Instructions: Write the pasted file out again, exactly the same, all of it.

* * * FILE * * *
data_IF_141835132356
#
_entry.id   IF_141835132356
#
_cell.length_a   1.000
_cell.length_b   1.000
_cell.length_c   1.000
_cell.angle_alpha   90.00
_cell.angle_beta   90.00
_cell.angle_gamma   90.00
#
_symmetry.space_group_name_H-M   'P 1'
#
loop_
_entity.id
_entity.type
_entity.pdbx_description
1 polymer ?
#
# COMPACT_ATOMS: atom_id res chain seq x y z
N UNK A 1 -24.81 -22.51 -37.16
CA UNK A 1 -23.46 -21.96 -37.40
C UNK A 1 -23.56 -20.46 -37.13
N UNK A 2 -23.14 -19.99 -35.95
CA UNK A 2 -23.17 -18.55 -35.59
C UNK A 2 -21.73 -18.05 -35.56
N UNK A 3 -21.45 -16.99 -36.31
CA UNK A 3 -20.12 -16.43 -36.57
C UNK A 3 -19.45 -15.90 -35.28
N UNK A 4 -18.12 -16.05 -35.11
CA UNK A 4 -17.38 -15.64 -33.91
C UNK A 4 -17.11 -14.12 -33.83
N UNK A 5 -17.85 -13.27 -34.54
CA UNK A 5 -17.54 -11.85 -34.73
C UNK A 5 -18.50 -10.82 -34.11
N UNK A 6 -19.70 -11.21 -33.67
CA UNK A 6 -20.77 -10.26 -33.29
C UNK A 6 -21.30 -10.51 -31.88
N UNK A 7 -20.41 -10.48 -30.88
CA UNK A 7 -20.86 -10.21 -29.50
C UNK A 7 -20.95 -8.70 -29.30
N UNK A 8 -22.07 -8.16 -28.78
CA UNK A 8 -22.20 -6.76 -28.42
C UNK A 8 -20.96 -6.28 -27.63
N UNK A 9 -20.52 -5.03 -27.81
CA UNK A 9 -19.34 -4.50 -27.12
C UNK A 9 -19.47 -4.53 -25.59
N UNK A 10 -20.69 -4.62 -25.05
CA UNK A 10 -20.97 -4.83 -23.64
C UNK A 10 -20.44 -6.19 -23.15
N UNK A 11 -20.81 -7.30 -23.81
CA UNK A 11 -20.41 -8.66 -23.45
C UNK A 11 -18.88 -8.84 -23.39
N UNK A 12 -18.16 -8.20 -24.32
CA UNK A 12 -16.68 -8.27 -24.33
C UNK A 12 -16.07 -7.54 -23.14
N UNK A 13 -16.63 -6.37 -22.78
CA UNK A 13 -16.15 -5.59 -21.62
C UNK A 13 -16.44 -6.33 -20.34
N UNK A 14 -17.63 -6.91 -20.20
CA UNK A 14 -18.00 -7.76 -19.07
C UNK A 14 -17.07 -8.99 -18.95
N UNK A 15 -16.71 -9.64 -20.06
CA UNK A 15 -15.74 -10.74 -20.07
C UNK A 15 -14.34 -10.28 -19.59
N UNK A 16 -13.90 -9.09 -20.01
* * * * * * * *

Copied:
data_IF_141835132356
#
_entry.id   IF_141835132356
#
_cell.length_a   1.000
_cell.length_b   1.000
_cell.length_c   1.000
_cell.angle_alpha   90.00
_cell.angle_beta   90.00
_cell.angle_gamma   90.00
#
_symmetry.space_group_name_H-M   'P 1'
#
loop_
_entity.id
_entity.type
_entity.pdbx_description
1 polymer ?
#
# COMPACT_ATOMS: atom_id res chain seq x y z
N UNK A 1 -24.81 -22.51 -37.16
CA UNK A 1 -23.46 -21.96 -37.40
C UNK A 1 -23.56 -20.46 -37.13
N UNK A 2 -23.14 -19.99 -35.95
CA UNK A 2 -23.17 -18.55 -35.59
C UNK A 2 -21.73 -18.05 -35.56
N UNK A 3 -21.45 -16.99 -36.31
CA UNK A 3 -20.12 -16.43 -36.57
C UNK A 3 -19.45 -15.90 -35.28
N UNK A 4 -18.12 -16.05 -35.11
CA UNK A 4 -17.38 -15.64 -33.91
C UNK A 4 -17.11 -14.12 -33.83
N UNK A 5 -17.85 -13.27 -34.54
CA UNK A 5 -17.54 -11.85 -34.73
C UNK A 5 -18.50 -10.82 -34.11
N UNK A 6 -19.70 -11.21 -33.67
CA UNK A 6 -20.77 -10.26 -33.29
C UNK A 6 -21.30 -10.51 -31.88
N UNK A 7 -20.41 -10.48 -30.88
CA UNK A 7 -20.86 -10.21 -29.50
C UNK A 7 -20.95 -8.70 -29.30
N UNK A 8 -22.07 -8.16 -28.78
CA UNK A 8 -22.20 -6.76 -28.42
C UNK A 8 -20.96 -6.28 -27.63
N UNK A 9 -20.52 -5.03 -27.81
CA UNK A 9 -19.34 -4.50 -27.12
C UNK A 9 -19.47 -4.53 -25.59
N UNK A 10 -20.69 -4.62 -25.05
CA UNK A 10 -20.97 -4.83 -23.64
C UNK A 10 -20.44 -6.19 -23.15
N UNK A 11 -20.81 -7.30 -23.81
CA UNK A 11 -20.41 -8.66 -23.45
C UNK A 11 -18.88 -8.84 -23.39
N UNK A 12 -18.16 -8.20 -24.32
CA UNK A 12 -16.68 -8.27 -24.33
C UNK A 12 -16.07 -7.54 -23.14
N UNK A 13 -16.63 -6.37 -22.78
CA UNK A 13 -16.15 -5.59 -21.62
C UNK A 13 -16.44 -6.33 -20.34
N UNK A 14 -17.63 -6.91 -20.20
CA UNK A 14 -18.00 -7.76 -19.07
C UNK A 14 -17.07 -8.99 -18.95
N UNK A 15 -16.71 -9.64 -20.06
CA UNK A 15 -15.74 -10.74 -20.07
C UNK A 15 -14.34 -10.28 -19.59
N UNK A 16 -13.90 -9.09 -20.01